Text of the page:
Anaheim city officials will decide Tuesday night whether to approve $300 million in bonds to expand the Anaheim Convention Center, this time through a different public agency to get around a citizen group lawsuit that is blocking an existing plan.
At its July 15 meeting, the council approved 4-1, with Mayor Tom Tait dissenting, a plan to create a new joint powers authority between the city and its Housing Authority to issue the revenue bonds.
The resolution up for consideration Tuesday would allow the joint powers authority to issue the bonds and the expansion to move forward, separate from the city’s court fight with a citizen group that is suing to block the bond deal.
The city council first approved financing for the $180 million expansion in March.
But the bond issue was halted in May when a citizen group filed suit questioning the authority of the Anaheim Public Financing Authority or APFA to issue the bonds. The Anaheim Public Financing Authority is the successor to the city’s former redevelopment agency.
The lawsuit caused CitiGroup, the bond financiers, to back out of the deal.
The citizen group that filed the lawsuit, the Coalition of Anaheim Taxpayers for Economic Responsibility or CATER, claims the powers of the APFA are limited to winding down old debt obligations and projects, and therefore it doesn’t have the authority to finance new procajects. Instead, the group argues, those bonds should be placed on a ballot before voters.
Supporters of the 200,000 square foot expansion say the project will allow Anaheim to hold onto large groups that are outgrowing the current exhibition space.
Tait, the lone vote against the expansion, has said the project’s cost is too much for the city’s general fund. The annual payments on the bonds could reach $17 million annually and total $409 million over 30 years, according to a city staff report.
Tuesday’s meeting begins at 5:00 p.m. Read the full agenda here.
5. E-Cigarette Regulations Up for Debate in Westminster
The Westminster City Council will consider an ordinance Wednesday to regulate e-cigarette businesses.
The regulations would require tobacco and electronic cigarette retailers to obtain a police permit before operating, limit hours of operation, require window tinting and signs, and not allow sales within 500 feet of a school.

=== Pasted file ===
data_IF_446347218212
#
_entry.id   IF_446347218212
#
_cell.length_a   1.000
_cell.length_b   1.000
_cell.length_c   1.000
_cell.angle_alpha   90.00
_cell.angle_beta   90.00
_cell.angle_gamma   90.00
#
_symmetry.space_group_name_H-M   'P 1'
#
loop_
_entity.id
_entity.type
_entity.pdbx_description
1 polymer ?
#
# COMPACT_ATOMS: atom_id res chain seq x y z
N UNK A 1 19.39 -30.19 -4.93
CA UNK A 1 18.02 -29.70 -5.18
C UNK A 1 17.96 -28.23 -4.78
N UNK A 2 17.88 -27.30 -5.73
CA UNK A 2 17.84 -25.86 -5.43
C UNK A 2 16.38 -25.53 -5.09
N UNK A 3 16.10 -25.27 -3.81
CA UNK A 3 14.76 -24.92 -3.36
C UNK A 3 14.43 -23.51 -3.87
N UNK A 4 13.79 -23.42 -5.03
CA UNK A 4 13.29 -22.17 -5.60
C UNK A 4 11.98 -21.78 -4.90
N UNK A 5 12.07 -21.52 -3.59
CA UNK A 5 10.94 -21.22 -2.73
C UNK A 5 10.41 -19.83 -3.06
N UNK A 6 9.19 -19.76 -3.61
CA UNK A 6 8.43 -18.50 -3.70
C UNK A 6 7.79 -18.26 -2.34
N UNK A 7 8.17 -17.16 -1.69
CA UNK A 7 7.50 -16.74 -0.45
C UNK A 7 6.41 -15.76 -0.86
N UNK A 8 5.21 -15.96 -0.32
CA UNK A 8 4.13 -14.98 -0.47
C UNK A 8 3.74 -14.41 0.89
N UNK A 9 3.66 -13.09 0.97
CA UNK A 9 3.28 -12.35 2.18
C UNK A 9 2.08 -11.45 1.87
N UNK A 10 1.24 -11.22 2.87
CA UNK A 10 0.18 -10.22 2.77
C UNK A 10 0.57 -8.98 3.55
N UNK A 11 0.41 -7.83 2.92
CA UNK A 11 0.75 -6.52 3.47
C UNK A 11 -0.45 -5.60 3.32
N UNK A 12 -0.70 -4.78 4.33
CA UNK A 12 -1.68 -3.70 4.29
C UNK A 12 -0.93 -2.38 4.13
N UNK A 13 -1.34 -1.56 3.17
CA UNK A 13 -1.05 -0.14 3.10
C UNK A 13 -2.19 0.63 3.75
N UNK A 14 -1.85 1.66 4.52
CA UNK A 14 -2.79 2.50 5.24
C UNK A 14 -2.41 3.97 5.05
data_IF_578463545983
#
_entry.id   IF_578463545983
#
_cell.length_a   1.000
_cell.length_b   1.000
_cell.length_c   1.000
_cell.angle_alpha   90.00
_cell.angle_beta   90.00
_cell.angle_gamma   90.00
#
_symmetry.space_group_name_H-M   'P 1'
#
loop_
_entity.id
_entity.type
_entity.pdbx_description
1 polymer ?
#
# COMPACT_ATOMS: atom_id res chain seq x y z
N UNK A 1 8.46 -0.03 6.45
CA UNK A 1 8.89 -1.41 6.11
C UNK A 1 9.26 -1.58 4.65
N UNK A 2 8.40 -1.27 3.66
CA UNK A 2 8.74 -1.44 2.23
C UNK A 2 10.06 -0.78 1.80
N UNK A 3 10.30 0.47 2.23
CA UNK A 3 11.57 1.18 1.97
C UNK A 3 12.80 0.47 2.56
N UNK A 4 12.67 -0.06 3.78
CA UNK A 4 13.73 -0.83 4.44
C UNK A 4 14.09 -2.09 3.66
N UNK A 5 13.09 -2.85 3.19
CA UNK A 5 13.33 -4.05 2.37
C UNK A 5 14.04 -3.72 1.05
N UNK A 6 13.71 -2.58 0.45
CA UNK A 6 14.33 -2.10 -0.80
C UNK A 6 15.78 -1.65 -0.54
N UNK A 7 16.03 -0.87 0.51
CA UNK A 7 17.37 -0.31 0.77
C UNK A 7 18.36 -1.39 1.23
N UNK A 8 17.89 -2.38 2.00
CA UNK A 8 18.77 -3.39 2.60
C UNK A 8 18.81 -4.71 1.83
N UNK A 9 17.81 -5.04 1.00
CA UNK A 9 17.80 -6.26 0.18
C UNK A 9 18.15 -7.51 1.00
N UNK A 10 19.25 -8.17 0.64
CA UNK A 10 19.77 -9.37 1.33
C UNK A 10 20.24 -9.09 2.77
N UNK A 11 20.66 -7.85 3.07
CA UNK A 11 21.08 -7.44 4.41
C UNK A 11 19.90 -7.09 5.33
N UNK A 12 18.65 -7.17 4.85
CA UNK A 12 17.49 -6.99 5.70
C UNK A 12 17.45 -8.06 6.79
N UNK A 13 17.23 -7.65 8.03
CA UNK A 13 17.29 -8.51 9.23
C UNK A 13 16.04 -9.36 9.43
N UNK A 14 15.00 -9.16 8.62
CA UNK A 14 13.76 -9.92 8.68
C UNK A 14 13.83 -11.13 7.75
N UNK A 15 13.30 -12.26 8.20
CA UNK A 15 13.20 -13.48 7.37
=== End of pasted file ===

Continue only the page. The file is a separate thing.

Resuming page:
Earlier this year, Seal Beach restricted e-cigarette businesses to commercial zones. Buena Park also instituted a smoking ban, including use of e-cigarettes, in city parks.
A growing number of California cities are starting to regulate electronic cigarettes, battery-powered devices that mimic tobacco smoke by heating liquid nicotine into vapor. While advocates say e-cigarettes are safer than tobacco products and can even help some smokers quit, the health effects are not clear. The FDA currently is devising new regulations on e-cigarettes.
The council meeting Wednesday night starts at 7 p.m. Read the full agenda here.
6. Buena Park Could Further Restrict Water Use
As a statewide drought worsens, Buena Park City Council members may tighten water regulations by declaring a “phase 1 water supply shortage” that would restrict use of outdoor sprinklers.
Under the proposed regulation, residents and businesses only could water lawns and gardens a maximum of three days a week. The tightened regulations are in response to the extreme drought that affects more than 80 percent of California.
The proposal limits watering by residents and businesses with odd numbered addresses to Monday, Wednesday and Friday. Even numbered watering would be Tuesday, Thursday and Saturday.
Nobody could water on Sundays.
A vote on the issue is expected at Tuesday’s city council meeting, which starts at 5 p.m.
The restrictions, according to the staff recommendation, would last through October when even stricter winter rules would kick in.
From November through March, watering would be limited to one day a week; Mondays for odd numbered addresses and Thursdays for even numbers.
Penalties for violating the phase 1 restrictions would be a written warning followed by fines of $100 to $500 for multiple violations.
The restrictions are on top of permanent, existing rules that, among other things, ban watering between 10 a.m. and 4 p.m., prohibit hosing down driveways, sidewalks and patios and ban excessive sprinkling that causes water to flow down gutters and sidewalks.
To read the full staff report, click here and scroll through the agenda to item 9 on page 120.
Major Meetings This Week:
• Yorba Linda City Council (special closed session meeting on police chief and city manager performance evaluation)